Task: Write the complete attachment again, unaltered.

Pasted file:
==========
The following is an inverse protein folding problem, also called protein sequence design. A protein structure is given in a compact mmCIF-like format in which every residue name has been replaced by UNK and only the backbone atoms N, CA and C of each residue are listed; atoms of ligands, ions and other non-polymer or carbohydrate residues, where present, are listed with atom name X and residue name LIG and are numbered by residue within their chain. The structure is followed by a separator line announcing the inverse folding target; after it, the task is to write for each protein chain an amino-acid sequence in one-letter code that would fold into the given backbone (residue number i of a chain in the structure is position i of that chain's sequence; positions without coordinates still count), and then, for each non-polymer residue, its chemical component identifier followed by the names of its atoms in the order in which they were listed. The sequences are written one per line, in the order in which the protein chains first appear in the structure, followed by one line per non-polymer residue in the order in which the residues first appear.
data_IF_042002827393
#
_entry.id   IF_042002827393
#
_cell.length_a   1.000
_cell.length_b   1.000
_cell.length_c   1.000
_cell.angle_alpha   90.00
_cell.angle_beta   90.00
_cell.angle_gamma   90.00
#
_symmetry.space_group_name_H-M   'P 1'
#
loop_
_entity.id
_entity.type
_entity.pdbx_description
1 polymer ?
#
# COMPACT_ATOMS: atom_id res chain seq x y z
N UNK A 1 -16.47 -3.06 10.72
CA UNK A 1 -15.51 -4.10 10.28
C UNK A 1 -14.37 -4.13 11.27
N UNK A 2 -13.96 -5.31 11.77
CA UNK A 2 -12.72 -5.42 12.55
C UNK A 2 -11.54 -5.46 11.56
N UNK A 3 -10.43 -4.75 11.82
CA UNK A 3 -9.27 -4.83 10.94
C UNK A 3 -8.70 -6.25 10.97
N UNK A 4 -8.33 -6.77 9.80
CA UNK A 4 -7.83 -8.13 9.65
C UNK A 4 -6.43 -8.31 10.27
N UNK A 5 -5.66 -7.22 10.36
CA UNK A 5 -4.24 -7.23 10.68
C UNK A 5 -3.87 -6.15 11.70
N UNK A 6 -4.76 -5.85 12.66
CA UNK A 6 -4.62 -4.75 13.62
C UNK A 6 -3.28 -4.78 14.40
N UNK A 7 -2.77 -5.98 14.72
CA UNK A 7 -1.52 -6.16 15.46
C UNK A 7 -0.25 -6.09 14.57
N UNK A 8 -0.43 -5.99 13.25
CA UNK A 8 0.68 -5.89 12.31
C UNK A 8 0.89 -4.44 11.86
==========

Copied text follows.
The following is an inverse protein folding problem, also called protein sequence design. A protein structure is given in a compact mmCIF-like format in which every residue name has been replaced by UNK and only the backbone atoms N, CA and C of each residue are listed; atoms of ligands, ions and other non-polymer or carbohydrate residues, where present, are listed with atom name X and residue name LIG and are numbered by residue within their chain. The structure is followed by a separator line announcing the inverse folding target; after it, the task is to write for each protein chain an amino-acid sequence in one-letter code that would fold into the given backbone (residue number i of a chain in the structure is position i of that chain's sequence; positions without coordinates still count), and then, for each non-polymer residue, its chemical component identifier followed by the names of its atoms in the order in which they were listed. The sequences are written one per line, in the order in which the protein chains first appear in the structure, followed by one line per non-polymer residue in the order in which the residues first appear.
data_IF_042002827393
#
_entry.id   IF_042002827393
#
_cell.length_a   1.000
_cell.length_b   1.000
_cell.length_c   1.000
_cell.angle_alpha   90.00
_cell.angle_beta   90.00
_cell.angle_gamma   90.00
#
_symmetry.space_group_name_H-M   'P 1'
#
loop_
_entity.id
_entity.type
_entity.pdbx_description
1 polymer ?
#
# COMPACT_ATOMS: atom_id res chain seq x y z
N UNK A 1 -16.47 -3.06 10.72
CA UNK A 1 -15.51 -4.10 10.28
C UNK A 1 -14.37 -4.13 11.27
N UNK A 2 -13.96 -5.31 11.77
CA UNK A 2 -12.72 -5.42 12.55
C UNK A 2 -11.54 -5.46 11.56
N UNK A 3 -10.43 -4.75 11.82
CA UNK A 3 -9.27 -4.83 10.94
C UNK A 3 -8.70 -6.25 10.97
N UNK A 4 -8.33 -6.77 9.80
CA UNK A 4 -7.83 -8.13 9.65
C UNK A 4 -6.43 -8.31 10.27
N UNK A 5 -5.66 -7.22 10.36
CA UNK A 5 -4.24 -7.23 10.68
C UNK A 5 -3.87 -6.15 11.70
N UNK A 6 -4.76 -5.85 12.66
CA UNK A 6 -4.62 -4.75 13.62
C UNK A 6 -3.28 -4.78 14.40
N UNK A 7 -2.77 -5.98 14.72
CA UNK A 7 -1.52 -6.16 15.46
C UNK A 7 -0.25 -6.09 14.57
N UNK A 8 -0.43 -5.99 13.25
CA UNK A 8 0.68 -5.89 12.31
C UNK A 8 0.89 -4.44 11.86